“I’m ruined, Shelli.”
One petal falls.
I can’t bear to hear her utter those words. I cover my ears and eyes. “La, la, la …” I love her so.
When did this point arrive? When did the words “ostomy,” “colostomy,” “colectomy” think they could enter their little world? Her son is only 10. He’s endured more over the last couple of months than most adults could bear. But he’s past the stage of hugs, and high-fives have taken their place. Yet I know that little boy inside that big boy yearns to reach his arms up, be taken up, and rocked, swaying back and forth, until all things are made better. Until the pain is all gone. Until the bed of tears runs dry.
“I can’t smile anymore, Shelli.”
Another petal loosens.
I can’t begin to imagine what it took, the struggle within her mother-heart, to give her consent … her consent to release something so important to her son. To let go. To say goodbye.
What can I say? What can I do? How do we help when one petal after another seems to slip away? One thing after another. Nothing is easy. What else can go wrong? Mothers so want good for our kids–a pleasant, perfect, pain-free, prosperous life.
What are you thinking, Mother? That this is your fault? That you could have prevented this? That you did something to cause this? That you didn’t do enough? Or that you simply want your child’s life the way it used to be?
“We are having a very difficult time finding an ostomy bag that is a good fit … and we’ve tried several,” she wearily says.
One more petal breaks free and drifts to the ground.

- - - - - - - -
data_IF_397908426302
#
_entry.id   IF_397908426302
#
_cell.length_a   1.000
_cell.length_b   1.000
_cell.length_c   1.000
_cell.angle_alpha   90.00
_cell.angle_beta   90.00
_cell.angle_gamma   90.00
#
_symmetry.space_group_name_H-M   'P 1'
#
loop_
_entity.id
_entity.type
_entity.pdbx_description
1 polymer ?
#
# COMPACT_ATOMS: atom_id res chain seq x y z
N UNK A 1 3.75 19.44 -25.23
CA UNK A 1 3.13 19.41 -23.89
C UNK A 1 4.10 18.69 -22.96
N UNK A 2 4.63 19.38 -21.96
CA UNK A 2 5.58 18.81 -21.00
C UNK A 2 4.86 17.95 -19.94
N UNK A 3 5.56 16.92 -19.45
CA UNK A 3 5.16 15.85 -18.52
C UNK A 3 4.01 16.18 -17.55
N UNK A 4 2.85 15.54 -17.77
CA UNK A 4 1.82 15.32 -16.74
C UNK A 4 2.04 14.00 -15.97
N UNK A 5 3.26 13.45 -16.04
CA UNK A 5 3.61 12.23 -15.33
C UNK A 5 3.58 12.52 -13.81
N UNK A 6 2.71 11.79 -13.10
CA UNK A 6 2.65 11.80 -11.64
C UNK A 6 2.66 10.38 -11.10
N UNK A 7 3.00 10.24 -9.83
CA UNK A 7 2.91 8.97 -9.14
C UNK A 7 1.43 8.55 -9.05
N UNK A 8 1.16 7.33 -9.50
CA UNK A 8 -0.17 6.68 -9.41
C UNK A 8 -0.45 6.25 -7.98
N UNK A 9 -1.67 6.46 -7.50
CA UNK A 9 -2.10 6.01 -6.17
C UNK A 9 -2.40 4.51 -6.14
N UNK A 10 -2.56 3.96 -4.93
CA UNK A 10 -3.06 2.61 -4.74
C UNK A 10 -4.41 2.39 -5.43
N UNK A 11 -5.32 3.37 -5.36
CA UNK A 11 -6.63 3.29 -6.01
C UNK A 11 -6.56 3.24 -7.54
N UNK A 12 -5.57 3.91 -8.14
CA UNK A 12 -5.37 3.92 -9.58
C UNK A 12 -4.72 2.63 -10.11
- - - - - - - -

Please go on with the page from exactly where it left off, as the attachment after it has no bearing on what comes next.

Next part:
What if … you’re not ruined? What if you were ruined before, and you just didn’t realize it? Maybe what we thought was good was the ruination. Because the tissue was so damaged it was about to fall apart. “One more day, and it would have been a different story,” reported the doctor. One more day, and instead of arranging ostomy bags, they could have been arranging …
What do you know, Shelli? When have you felt ruined, Shelli? When you found out you couldn’t have children, your heart’s desire since childhood? When you found out you were doomed to be different. When all your hopes and dreams disintegrated. When your future didn’t look bright and pretty anymore. When everything was stripped away, and all that remained was a barren stem. When all you could do was look up, reach up.
Mother scans over his irritated skin surrounding the leaky bag, tears surfacing in her eyes. Only God knows the amount of tears she’s cried.
Another petal falls.
But what if when we love God so much, when we’ve given Him our hearts, we change? What if God is making a new thing? What if that’s exactly what He intended? What if the goal is to have the only thing remaining of you be Him, the lifeblood, the foundation that keeps us standing. We hold so tightly to the color of “the way things should be.”
If I could have given birth, I would have wanted to birth my daughters. My adopted daughters. My children. I wouldn’t select any other. No one could take their places.
Because what if God knows exactly what He is doing?
“It breaks my heart when I look at your bag,” Mother says to her son.
The last petal breaks free.
If we reach our arms up, do we think God would lift us up? Would He set us on new, different ground? Safe ground. Good ground. What if that new ground is our testimony? The testimony that makes us beautiful, colorful, whole. New. Healed.
“Well, it makes me happy every time I look at it,” he says, “because it saved my life.”
And maybe that’s it. Maybe the stripping away is salvation. Maybe the ruination is our salvation. Maybe it’s God’s method of rescue, His method to rescue others. The old tissue is so damaged, wilting, it cannot remain. It must fall away. Because the truth is … that 10-year-old lifted his arms to his Savior over a year ago, and he’s been rocking with Jesus ever since. He’s waltzing in to his brand new testimony, and in his humorous and warrior-like attitude, he calls that bag “Frances.”
Mothers, why shouldn’t we see something new?
Happy Mother’s Day, beautiful friends, especially to those who are hurting!
And prayers for a special Mother’s Day for my loved one. She’s so much stronger than she knows. She’s my person and a wonderful mother. She’s so loved. ♥